The Sound of Silence

This morning I went to Whole Foods early, bought breakfast, and sat down to eat before doing a little shopping. It was quiet. No one else was there. As I ate I found myself staring out the window at the trees. I watched in silence as the leaves swayed in the breeze. I realized that I wasn’t thinking about anything. My mind was quiet. I was eating, but still.

That’s when I made the connection between meditation — being still and nature. I realized that nature just exists. There is an automatic intelligence behind it. In the spring and summer everything is blooming, green and lush. There is a constant flow of rebirth. Nature doesn’t need to do anything to make it happen. I realized that during meditation, we need to just be. Because when we meditate, the mind is still. Like nature, we just are. And during those moments of just being, we connect with that higher energy or intelligence.

The more we have those moments of stillness, the more things will begin to flow. We learn not to worry. I used to worry all the time. Now I concentrate more on what I need to do, I take time to be still, and do things I enjoy. I tell myself that by worrying, nothing will change. Worrying does nothing, but cause anxiety and illness.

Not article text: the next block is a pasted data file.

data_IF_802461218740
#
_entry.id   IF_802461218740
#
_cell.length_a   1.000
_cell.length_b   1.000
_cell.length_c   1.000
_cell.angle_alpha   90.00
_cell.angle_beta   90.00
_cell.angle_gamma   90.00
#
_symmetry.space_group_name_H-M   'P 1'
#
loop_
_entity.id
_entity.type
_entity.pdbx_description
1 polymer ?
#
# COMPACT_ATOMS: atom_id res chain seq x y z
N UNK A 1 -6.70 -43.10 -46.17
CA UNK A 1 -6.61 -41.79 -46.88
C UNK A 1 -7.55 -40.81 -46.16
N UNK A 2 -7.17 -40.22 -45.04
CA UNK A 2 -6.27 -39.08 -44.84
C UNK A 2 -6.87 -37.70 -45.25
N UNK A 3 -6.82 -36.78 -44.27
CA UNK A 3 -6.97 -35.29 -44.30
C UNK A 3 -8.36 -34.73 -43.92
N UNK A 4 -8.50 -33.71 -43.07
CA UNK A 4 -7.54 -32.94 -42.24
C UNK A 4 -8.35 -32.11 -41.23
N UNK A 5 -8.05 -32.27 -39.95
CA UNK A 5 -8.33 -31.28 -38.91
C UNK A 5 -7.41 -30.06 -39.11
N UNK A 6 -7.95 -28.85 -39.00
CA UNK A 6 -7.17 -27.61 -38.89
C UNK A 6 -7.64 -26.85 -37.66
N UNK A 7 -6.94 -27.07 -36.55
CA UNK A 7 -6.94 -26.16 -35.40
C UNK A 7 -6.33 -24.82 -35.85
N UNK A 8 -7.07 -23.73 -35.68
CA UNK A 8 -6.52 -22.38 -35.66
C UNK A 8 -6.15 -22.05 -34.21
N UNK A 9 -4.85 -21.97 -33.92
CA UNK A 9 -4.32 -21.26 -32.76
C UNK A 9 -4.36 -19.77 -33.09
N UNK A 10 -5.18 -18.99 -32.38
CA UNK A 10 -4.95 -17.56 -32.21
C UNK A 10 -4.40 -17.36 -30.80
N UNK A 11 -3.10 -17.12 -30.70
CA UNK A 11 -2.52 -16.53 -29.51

I’ve been walking a bike trail lately and discovered that during my walk; I have had moments of internal silence. Even though I am walking, I become relaxed and still inside. At times, I’ve felt like I could take a nap, because I am so relaxed and peaceful. My mind is not a busy stream of thoughts, and after my walk, I feel reenergized, carefree and happy. I arrive at a place where I feel that all things are possible.

I believe there’s a lot of confusion about meditation. A majority of people don’t realize that they’ve been still at some point during their busy day. They don’t notice when they’re focusing on an action that their mind is still. I believe this happens — to many people — automatically.

When we are awake, the mind is a constant stream of chatter or visuals. Many of those thoughts may be worries or ego trying to wreck havoc. I remember reading an article about Eva Mendes in the August 2010 issue of Allure magazine. The article mentioned that she was practicing meditation to work on self-acceptance. And that through meditation she has been able to work through negative thoughts that crop up when she is in the middle of a photo shoot or filming. Her routine is to acknowledge the negative chatter, send it on its way, promising to have a dialog later.

Each of us is capable of silencing worries or negative chatter. I usually visualize the delete key on my computer keyboard and say “delete” or “stop.” Or I’ll say a positive affirmation. I shut it down quick. I focus on the green that surrounds me on my walk, or if I’m in the middle of a task, I’ll focus on what I’m doing.

Try it, next time you are walking, washing the dishes, or folding laundry. You’ll be amazed at how you will begin to find pockets of silence. The more you practice, the longer the pockets of silence will become. You’ll find that you will seek the quiet on a regular basis.

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